AUSTIN, Texas -- Two more Texas fuel retailers are being sued for alleged price gouging during Hurricane Harvey.
Texas Attorney General Ken Paxton filed lawsuits against Sun Macro Corp., Mr. Group Inc. and Star Impex Inc., which together operate several Big Willy’s gas stations in Johnson County, Texas. The lawsuit alleges that during the state of emergency declared for Hurricane Harvey, many of the sites raised their prices to $3.99 for regular-grade gasoline, and some of the locations increased the price to $4.99 per gallon. The lawsuit described prices for midgrade and premium that were also “well beyond” the price for regular during this time. It is based on nearly 200 consumer complaints against Big Willy’s sites.
The Texas attorney general also filed suit against Lafayette C-Store LLC, which operates a Tejano Mart gas station in Laredo, Texas. The lawsuit alleges that the store charged $7 to $9.99 per gallon for regular-grade gasoline during the state of emergency. It also accuses Tejano Mart of charging consumers a higher price than was displayed at the pump.
“Price gouging by unscrupulous profiteers is something that no Texan should have been confronted with during a declared disaster like Hurricane Harvey,” Paxton said in a statement. “Price gouging is illegal, unconscionable and completely opposite the spirit of cooperation we saw just about everywhere else in our state before, during and after the hurricane. My office will continue to aggressively investigate and prosecute more cases arising from Harvey.”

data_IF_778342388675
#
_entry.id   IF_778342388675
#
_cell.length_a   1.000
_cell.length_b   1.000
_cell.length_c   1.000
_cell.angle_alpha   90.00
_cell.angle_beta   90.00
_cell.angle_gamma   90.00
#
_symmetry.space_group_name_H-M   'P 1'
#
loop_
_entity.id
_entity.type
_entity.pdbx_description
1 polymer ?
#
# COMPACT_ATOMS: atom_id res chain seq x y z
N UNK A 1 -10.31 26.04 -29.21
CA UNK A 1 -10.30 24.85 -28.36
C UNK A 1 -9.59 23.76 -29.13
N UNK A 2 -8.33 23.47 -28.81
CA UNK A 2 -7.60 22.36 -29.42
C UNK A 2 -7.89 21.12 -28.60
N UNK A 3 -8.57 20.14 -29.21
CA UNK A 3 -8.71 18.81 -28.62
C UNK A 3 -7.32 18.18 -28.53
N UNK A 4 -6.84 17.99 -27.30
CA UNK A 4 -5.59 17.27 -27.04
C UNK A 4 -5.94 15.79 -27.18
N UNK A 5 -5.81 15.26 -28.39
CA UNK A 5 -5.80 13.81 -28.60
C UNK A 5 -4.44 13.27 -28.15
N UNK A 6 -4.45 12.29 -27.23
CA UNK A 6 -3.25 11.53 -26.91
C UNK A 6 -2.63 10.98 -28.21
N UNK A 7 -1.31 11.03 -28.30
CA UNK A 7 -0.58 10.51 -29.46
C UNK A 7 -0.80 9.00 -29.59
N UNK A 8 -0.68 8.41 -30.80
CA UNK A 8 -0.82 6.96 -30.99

This is the second round of lawsuits filed by Paxton against fuel retailers for price gouging during Hurricane Harvey’s state of emergency, which was declared on Aug. 23, 2017. In September, the attorney general sued two retailers—Bain Brothers LLC and Encinal Fuel LLC—for price gouging. And in October, the state’s Consumer Protection Division sent violation letters to businesses representing 127 retail fuel locations, asking them to respond to allegations of price gouging.
The Texas Food & Fuel Association and at least one of the retailers accused of gouging have pushed back against the charges, insisting that many operators actually sold below cost during the state of emergency to avoid price-gouging allegations. Also, some consumers may have been confused by price signs displaying “9.99,” which is a common practice among some retailers to communicate they are out of fuel.
According to Texas law, after the governor declares a state of emergency it is illegal to sell necessities such as fuel, drinking water, food and medicine at an “exorbitant or excessive price.” Violators are subject to civil penalties of up to $20,000 for each violation. If the victim is 65 years or older, the penalty rises to $250,000.